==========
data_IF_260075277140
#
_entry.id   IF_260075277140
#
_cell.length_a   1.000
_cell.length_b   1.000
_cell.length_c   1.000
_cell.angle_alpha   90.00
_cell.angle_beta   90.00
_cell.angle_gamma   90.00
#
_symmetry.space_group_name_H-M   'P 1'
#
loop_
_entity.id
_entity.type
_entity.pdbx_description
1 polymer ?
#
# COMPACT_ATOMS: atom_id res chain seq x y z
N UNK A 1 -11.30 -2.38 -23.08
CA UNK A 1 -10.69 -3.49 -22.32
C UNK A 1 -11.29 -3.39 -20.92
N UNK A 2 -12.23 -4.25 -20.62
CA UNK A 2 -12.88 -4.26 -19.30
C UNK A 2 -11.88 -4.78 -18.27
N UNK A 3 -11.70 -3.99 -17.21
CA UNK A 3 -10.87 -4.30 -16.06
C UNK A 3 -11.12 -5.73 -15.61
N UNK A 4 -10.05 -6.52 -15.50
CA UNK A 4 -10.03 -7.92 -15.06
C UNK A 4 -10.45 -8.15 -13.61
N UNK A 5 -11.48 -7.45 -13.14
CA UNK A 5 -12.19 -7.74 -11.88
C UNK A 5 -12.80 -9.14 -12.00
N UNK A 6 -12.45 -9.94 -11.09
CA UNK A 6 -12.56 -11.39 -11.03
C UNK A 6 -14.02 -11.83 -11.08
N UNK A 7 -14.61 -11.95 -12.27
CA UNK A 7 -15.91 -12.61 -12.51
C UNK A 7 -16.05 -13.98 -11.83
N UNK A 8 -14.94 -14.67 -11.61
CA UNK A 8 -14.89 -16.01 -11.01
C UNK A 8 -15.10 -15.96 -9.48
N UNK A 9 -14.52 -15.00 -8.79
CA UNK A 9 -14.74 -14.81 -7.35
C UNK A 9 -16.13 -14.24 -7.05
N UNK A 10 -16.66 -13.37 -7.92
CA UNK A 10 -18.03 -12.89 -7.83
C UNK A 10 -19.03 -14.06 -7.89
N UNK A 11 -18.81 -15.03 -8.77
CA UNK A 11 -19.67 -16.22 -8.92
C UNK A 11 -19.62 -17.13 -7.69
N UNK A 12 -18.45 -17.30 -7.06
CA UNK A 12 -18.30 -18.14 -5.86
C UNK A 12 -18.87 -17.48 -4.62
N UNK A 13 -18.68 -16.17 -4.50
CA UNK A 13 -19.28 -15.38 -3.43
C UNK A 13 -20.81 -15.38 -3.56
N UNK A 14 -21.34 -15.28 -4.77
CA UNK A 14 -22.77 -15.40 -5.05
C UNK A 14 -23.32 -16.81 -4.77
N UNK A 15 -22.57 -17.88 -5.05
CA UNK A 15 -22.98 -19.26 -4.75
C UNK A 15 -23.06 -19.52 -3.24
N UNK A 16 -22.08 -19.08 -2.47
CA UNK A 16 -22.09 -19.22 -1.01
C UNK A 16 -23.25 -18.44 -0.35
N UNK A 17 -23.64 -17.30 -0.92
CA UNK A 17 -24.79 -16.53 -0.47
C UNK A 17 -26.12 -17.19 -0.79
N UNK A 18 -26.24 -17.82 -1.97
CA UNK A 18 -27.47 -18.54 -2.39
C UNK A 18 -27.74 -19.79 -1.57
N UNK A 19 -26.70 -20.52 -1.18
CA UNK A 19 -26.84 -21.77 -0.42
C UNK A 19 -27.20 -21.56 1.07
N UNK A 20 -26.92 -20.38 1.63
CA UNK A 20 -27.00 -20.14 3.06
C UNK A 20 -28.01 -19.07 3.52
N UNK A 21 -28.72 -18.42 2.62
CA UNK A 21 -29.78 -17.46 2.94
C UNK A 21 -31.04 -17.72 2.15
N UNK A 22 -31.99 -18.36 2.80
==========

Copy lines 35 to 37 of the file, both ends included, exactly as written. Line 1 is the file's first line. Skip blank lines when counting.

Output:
C UNK A 5 -12.80 -9.14 -12.00
N UNK A 6 -12.45 -9.94 -11.09
CA UNK A 6 -12.56 -11.39 -11.03